The Noughties: Doctor Who's Decade. Part One.



Some of the best Doctor Who adventures this decade have torched the usual format in an attempt to do something different, something other than the TARDIS materialises, the Doctor overthrows an oppressive regime/repels alien invasion/causes some history to happen, the TARDIS de-materialises. There have been musicals, reality tv parodies, stories set in single rooms, that happen backwards or repeat themselves or take place solely in the form of emails. Here are three of my favourites:

Blink

So why was Blink voted the second best story of all time by Doctor Who Magazine readers? It’s certainly as atypical as some of the other adventures on this list, in that the Doctor has precious little screen time and we don’t see the climax to his side of the story. You could point to Steven Moffat’s writing, the willingness to text the audience’s ability to comprehend the complex narrative pinioned around a pre-destination paradox and the poetry of the dialogue (“I have til the rain stops.”), the strength of characterisation particularly in Sally Sparrow who within her forty-five minutes is just as interesting and strong a figure as the Doctor or any of his companions. There are the performances, far more naturalistic than we’re used to in the revival with Carey Mulligan’s understated deadpan a refreshing change from the heightened emotions seen elsewhere. The imagination fuelling story happening on the fringes, of the Doctor and Martha trapped in the 60s recreating Star Trek’s City of the Edge of Forever. The subtle photography presenting an overcast and more scuzzy image of the Whoniverse than usual. If we're looking for indications of what new nu-Who under Moffat’s guiding hand will be like, let’s hope it will be like this.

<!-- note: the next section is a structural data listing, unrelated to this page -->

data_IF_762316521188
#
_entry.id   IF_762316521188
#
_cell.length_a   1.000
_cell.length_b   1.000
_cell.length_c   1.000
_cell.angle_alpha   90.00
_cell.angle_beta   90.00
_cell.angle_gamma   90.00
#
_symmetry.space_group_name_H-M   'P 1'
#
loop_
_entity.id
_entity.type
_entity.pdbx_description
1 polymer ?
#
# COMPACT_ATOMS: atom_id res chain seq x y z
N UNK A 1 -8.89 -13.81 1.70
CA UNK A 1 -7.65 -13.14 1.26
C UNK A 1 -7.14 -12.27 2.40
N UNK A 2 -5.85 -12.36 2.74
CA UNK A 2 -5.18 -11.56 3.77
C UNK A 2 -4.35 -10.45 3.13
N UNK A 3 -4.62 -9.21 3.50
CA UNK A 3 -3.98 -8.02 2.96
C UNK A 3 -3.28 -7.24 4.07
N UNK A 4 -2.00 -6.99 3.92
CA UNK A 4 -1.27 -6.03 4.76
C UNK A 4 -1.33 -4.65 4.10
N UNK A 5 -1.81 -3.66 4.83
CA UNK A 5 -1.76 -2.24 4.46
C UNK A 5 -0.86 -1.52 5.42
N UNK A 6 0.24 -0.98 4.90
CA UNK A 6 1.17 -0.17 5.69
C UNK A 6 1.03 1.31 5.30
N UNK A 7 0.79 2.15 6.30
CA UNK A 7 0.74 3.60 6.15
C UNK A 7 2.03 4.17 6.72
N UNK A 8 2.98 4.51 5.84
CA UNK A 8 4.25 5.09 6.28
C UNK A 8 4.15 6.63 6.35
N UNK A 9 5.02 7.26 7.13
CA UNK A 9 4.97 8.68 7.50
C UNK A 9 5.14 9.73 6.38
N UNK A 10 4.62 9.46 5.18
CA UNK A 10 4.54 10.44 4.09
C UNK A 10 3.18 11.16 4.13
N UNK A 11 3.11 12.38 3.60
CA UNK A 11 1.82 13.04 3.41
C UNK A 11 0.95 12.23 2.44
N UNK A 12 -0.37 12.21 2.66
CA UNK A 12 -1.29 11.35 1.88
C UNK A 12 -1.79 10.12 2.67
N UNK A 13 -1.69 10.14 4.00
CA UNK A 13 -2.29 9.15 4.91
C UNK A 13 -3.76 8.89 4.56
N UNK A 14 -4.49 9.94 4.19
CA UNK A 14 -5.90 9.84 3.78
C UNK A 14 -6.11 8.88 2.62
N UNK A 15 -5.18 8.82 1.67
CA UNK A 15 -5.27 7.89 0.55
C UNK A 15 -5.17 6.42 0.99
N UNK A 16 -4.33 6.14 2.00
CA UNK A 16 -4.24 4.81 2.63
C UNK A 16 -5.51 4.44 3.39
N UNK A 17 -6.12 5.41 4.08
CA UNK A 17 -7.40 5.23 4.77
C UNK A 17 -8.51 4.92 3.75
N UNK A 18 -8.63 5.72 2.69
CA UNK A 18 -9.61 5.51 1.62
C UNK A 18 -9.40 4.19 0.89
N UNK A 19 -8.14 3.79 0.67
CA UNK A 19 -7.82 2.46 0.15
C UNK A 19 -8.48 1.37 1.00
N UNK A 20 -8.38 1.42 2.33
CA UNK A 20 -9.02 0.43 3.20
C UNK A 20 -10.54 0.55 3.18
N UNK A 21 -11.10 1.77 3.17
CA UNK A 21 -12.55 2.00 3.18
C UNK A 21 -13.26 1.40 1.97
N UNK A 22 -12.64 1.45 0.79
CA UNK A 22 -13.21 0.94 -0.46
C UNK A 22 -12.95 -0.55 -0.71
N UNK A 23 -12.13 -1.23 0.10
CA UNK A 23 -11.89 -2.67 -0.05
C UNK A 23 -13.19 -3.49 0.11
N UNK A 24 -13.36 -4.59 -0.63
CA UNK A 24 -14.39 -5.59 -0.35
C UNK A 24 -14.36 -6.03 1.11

The Earth Arc

Or what happened after the first time Gallifrey was destroyed. In similar circumstance to the revival, the Eighth Doctor of the novels is forced to destroy his home planet to save the universe from an intractable enemy. But rather than leave him with the guilt, his then companion, Compassion, a living TARDIS (with me so far?) exiles a now mysteriously amnesia-gripped Doctor to the late nineteenth century his only direction to meet a friend in a cafĂ© in 2001. The following six novels describe his journey through the twentieth century, focusing on his interactions with the world wars, the cold war and the space race as he attempted to reconstruct his identity and wondering what the enigmatic blue box, his only possession really is. Often very poignant, we watch as this figure so familiar yet so alien bluffs his way across the years instinctively knowing that he can’t be too special but desperate to help if the need arises. The best entry is Lance Parkin’s nostalgic 80s set Father Time, in which the Doctor gains a daughter and repels an alien invasion with a realistic interpretation of Thatcher’s Britain as a backdrop.

Unbound: Exile


Big Finish’s What If? series from 2003 threw up a peculiar group of scenarios in dramas of varying quality but for my money the most unusual and enjoyable is this adventure in which to hide himself from the timelords at the close of 60s adventure The War Games, he commits suicide and returns as a female in the form of Arabella Weir and takes a mundane life on Earth, supermarket worker by day, alcoholic by night. Written and directed by voice of the Daleks and later Big Finish exec Nick Briggs, it’s rather like Human Nature played for laughs, the incongruity of the timelord (or lady) preferring to get pissed than deal with the world’s ills. In other words, Bridget Jones hiding in the working classes. Not hugely popular at the time of release, in retrospect, it has the intelligence and humour of some of the best Radio Four drama. Features somebody called David Tennant in minor roles playing one of the Doctor’s timelord pursuers and a barman (he was formerly Weir's lodger and is godfather to one of her children).

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